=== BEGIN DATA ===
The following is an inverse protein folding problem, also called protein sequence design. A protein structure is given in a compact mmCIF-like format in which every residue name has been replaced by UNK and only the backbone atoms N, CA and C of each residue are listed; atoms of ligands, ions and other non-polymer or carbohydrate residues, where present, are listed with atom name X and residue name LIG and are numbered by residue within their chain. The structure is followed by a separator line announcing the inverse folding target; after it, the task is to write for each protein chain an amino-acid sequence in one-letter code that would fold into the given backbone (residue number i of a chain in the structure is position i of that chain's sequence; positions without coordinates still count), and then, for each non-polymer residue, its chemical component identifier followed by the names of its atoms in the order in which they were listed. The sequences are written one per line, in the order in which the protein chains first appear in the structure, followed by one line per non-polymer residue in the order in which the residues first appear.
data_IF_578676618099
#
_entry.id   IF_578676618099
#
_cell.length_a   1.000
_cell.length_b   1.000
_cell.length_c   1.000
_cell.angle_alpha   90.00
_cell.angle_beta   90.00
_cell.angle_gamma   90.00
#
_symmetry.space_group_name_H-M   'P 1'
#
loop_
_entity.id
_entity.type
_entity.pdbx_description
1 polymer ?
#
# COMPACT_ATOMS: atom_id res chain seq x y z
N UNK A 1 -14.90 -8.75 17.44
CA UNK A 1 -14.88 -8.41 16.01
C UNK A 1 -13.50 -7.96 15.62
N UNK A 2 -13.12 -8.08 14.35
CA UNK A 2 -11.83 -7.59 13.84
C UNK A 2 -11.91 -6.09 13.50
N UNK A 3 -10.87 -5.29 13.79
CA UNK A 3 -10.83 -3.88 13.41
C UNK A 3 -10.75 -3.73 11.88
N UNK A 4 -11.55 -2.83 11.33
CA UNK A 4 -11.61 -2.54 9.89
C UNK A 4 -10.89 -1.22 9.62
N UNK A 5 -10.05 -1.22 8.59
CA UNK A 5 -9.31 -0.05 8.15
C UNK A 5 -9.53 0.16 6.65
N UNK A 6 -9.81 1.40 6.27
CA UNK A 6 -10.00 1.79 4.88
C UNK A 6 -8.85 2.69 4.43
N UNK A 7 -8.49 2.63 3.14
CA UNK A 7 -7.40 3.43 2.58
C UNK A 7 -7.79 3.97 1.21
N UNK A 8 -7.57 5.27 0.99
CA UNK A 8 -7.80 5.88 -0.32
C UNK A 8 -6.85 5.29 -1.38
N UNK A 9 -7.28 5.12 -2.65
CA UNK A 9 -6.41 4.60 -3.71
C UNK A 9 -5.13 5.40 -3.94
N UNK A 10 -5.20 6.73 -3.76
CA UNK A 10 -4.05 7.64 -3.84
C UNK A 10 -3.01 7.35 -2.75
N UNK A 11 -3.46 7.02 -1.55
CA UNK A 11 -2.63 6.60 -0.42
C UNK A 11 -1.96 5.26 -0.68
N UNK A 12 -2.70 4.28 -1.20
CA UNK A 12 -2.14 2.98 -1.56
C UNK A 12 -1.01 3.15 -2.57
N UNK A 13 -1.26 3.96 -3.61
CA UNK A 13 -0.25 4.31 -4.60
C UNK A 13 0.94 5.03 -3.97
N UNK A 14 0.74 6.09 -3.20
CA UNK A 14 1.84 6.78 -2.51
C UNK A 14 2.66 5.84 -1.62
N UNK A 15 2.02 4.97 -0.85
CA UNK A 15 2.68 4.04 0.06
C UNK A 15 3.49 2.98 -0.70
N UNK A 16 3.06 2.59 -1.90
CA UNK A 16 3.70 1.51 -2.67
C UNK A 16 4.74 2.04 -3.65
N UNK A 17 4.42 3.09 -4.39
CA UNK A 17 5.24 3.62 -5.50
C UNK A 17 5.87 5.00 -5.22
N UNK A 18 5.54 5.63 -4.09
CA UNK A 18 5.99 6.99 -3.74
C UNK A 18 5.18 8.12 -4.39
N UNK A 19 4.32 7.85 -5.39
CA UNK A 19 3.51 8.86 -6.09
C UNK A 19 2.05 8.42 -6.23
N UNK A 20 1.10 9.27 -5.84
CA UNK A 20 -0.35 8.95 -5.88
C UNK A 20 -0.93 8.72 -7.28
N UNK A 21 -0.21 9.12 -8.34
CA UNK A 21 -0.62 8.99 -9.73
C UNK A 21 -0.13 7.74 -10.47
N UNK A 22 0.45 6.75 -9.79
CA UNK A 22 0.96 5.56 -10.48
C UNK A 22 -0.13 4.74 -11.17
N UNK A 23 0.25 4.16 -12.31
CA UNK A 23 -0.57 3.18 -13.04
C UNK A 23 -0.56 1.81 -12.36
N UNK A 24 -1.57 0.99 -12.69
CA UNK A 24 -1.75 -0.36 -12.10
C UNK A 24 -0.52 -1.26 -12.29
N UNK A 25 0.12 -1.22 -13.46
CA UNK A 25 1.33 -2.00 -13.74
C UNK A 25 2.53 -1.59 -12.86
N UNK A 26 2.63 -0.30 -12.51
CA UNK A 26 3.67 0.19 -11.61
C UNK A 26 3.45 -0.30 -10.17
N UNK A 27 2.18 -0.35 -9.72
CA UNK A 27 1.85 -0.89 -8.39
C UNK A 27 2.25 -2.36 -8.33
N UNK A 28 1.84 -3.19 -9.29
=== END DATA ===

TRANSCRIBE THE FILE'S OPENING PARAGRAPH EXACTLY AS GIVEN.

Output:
The following is an inverse protein folding problem, also called protein sequence design. A protein structure is given in a compact mmCIF-like format in which every residue name has been replaced by UNK and only the backbone atoms N, CA and C of each residue are listed; atoms of ligands, ions and other non-polymer or carbohydrate residues, where present, are listed with atom name X and residue name LIG and are numbered by residue within their chain. The structure is followed by a separator line announcing the inverse folding target; after it, the task is to write for each protein chain an amino-acid sequence in one-letter code that would fold into the given backbone (residue number i of a chain in the structure is position i of that chain's sequence; positions without coordinates still count), and then, for each non-polymer residue, its chemical component identifier followed by the names of its atoms in the order in which they were listed. The sequences are written one per line, in the order in which the protein chains first appear in the structure, followed by one line per non-polymer residue in the order in which the residues first appear.